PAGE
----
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Up, Down and Art in Detroit

 

Article, photos and sketches by Anne Jenkins


I try hard not to prejudge cities or countries before traveling there. I have been to Detroit many times but not since it's spectacular collapse and I couldn't help wondering what I'd find, especially since the media are pretty harsh with most reports.

 
Anne Jenkins sketch Boarding Frontier Airlines flight to Detroit
Anne Jenkins sketch Boarding Frontier Airlines flight to Detroit

 

At that time I was there a conference, aptly titled Works in Progress, by the National Main Street program was held there. The Main Street program focuses on downtown revitalization around the country and the conference highlighted the efforts to rebuild by the city.  Detroit easily is a poster child for this. It struggles with bad press and high optimism, youthful energy and cautious efforts, blight and resurgence, renewal and fear of gentrification, gain and loss. It's a prime example for what a place can endure.

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Detroit hit rock bottom recently as the biggest bankrupt city in the USA.. Once an economic power house, a rich productive city of automobile builders par excellence and a city that collected art, it fell very hard causing much pain to it's solid citizens. Only bad news of crime and poverty with startling images of a housing blight equal to a war zone oozed out to the rest of the world.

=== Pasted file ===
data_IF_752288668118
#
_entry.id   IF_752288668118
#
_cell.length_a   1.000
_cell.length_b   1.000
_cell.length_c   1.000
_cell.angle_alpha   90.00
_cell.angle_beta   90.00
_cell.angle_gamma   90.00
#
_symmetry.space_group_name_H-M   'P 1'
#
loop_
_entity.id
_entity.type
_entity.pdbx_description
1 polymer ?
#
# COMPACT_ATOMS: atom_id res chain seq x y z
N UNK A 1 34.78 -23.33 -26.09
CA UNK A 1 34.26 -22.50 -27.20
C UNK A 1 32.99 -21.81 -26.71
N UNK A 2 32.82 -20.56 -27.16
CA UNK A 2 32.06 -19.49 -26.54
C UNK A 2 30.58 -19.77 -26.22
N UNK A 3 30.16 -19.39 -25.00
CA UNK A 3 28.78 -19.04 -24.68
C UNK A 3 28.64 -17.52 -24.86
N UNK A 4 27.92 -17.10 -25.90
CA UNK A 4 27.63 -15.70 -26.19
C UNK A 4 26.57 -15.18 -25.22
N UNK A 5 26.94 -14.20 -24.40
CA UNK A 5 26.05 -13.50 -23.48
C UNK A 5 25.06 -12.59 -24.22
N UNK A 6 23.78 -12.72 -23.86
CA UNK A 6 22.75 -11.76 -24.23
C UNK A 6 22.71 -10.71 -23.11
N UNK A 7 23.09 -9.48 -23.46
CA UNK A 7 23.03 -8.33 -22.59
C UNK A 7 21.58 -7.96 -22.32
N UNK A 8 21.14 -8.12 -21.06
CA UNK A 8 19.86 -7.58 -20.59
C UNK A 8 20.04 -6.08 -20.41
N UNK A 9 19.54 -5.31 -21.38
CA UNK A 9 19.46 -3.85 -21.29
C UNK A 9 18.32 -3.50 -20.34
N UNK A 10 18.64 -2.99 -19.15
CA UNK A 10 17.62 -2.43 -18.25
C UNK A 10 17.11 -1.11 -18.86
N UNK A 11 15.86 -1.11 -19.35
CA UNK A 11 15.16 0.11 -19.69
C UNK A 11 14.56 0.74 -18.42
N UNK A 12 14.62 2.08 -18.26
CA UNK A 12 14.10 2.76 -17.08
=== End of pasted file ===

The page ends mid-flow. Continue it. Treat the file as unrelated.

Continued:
Detroit's Eastern Market area with old market stall building
The Eastern Market area with old market stall building

 

Yet young artists are flocking to the city, buying up housing at very low rates to fix them up as homes and studios. They are contributing to the city's resurgence with a vibrant creative edge.

The area around the Eastern Market is fascinating in part for the marvelous old buildings and in part for the empty spaces patiently waiting to rebound. Some businesses have operated there for over 35 years, others are brand new and some buildings await revival. The potential is obvious for some buildings, others just aren't going to make it. Without a doubt it is a work is progress.

 
Anne Jenkins sketch of a row of Easter Market top floors in Deitroit
Anne Jenkins sketch of a row of Easter Market top floors